Military forces have been aspiring to fight at the speed of light ever since lasers were developed 60 years ago. So far, the services have succeeded in fielding lasers for targeting and other nonlethal purposes. These are helpful tools for troops on the battlefield, but far short of technologists’ desire of shooting down missiles, rockets, artillery and mortar rounds with destructive light energy beams.
Harnessing high-powered lasers in a deployable weapon system has remained an elusive endeavor outside of laboratory experiments and prototyping efforts. Scientists have struggled with the paradoxical challenges of making lasers small and hardy, yet powerful enough to destroy targets in seconds. Solutions are slowly forthcoming, but patience is running low for defense officials who want to start seeing results in operational settings.
The Navy expects to incorporate lasers onto most ship classes in its surface fleet, including amphibious ships, cruisers and destroyers. “The continuing goal is to deploy ships with an appropriate weapons mix, possibly one day including directed energy weapons, to engage and defeat any potential adversary across the spectrum of naval warfare,” said Rear Adm. Frank Pandolfe, director of surface warfare on the Navy staff.
Experts believe that of all the services the Navy holds the most promise for helping directed energy weapons become operationally viable systems in the near future. Its warships can provide adequate spaces for hosting the current generation of power-hungry and coolant-needy lasers.
Armed with guns and missiles, the Navy’s surface ships can defend themselves from current airborne and surface threats. But officials have been pushing research and development programs in directed energy in hopes of yielding future weapons to bolster ship defenses against new threats including high-speed boats and unmanned aircraft. Those efforts have blossomed into prototypes that are being tested this year.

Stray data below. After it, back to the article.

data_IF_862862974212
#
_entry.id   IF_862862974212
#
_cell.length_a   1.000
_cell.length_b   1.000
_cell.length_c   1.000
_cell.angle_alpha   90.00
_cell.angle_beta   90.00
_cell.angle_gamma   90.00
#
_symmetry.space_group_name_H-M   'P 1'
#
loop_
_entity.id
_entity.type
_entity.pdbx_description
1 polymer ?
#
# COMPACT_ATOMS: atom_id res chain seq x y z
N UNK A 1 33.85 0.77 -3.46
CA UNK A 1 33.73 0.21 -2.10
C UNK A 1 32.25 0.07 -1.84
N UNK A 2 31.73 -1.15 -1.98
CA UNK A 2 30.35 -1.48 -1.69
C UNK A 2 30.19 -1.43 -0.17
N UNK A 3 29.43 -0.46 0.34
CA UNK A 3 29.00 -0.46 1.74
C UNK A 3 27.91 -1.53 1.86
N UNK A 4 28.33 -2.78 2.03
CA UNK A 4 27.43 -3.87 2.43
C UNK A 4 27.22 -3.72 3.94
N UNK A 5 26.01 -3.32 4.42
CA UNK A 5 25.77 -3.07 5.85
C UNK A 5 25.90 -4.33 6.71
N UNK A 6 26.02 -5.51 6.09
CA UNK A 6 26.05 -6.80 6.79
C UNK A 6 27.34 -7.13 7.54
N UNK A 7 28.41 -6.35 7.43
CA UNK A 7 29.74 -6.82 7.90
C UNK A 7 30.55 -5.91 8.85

The Naval Sea Systems Command in May demonstrated the feasibility of using commercial fiber lasers to knock down small unmanned aircraft from the sky. This fall, the Office of Naval Research plans to demonstrate a high-energy laser weapon system prototype at sea for the first time. If that demonstration proves successful at destroying a high-speed boat target, then Navy officials could decide to procure a system and become the first service to incorporate high-powered lasers into its weapon inventory.
Long the darlings of research laboratories and widely used in manufacturing, medicine and forensics, lasers come in a variety of wavelengths and power levels. The methods for creating and propagating those beams are often not conducive to operation in war zone environments. But recent advances in electric laser technologies are opening up some possibilities.
Lasers are generated inside a reflective optical cavity by passing light energy multiple times through a gain medium — a material in gas, liquid, solid or plasma state — which amplifies the light. Solid-state lasers rely on gain mediums comprising crystals that are “doped” with ions to help excite light particles to higher energy states.
A team from Northrop Grumman Corp. is developing a solid-state laser system for the Office of Naval Research’s maritime laser demonstration program. Powered by electricity, the system sends light through a series of microscope slide-shaped media of yttrium aluminum crystals doped with neodymium. The solid-state laser generates a 15-kilowatt beam, which is directed to the target by a set of optics designed to track the target, select an aim point and hold the beam on the aim point until the desired effect is achieved.
“It’s like a high-powered sniper rifle, except with much more range,” said ONR’s Peter Morrison, program manager, naval air warfare and weapons department.
The laser is based upon the same technology that the Northrop Grumman team previously developed for the Defense Department’s joint high-power solid-state laser program, said Dan Wildt, Northrop Grumman’s vice president for directed energy systems. That program last year achieved a power level of more than 105 kilowatts — a first for solid-state lasers — and the minimum required for military weapon applications. The light ray was produced via seven laser “building blocks” — groups of 15-kilowatt laser beams that were combined into one.
For the maritime laser demonstration prototype, engineers are using an eighth chain that was built but not needed for the program’s 105-kilowatt demonstration. More of the 15-kilowatt building blocks can be added to scale the maritime laser prototype power level up to address various threats, Wildt added.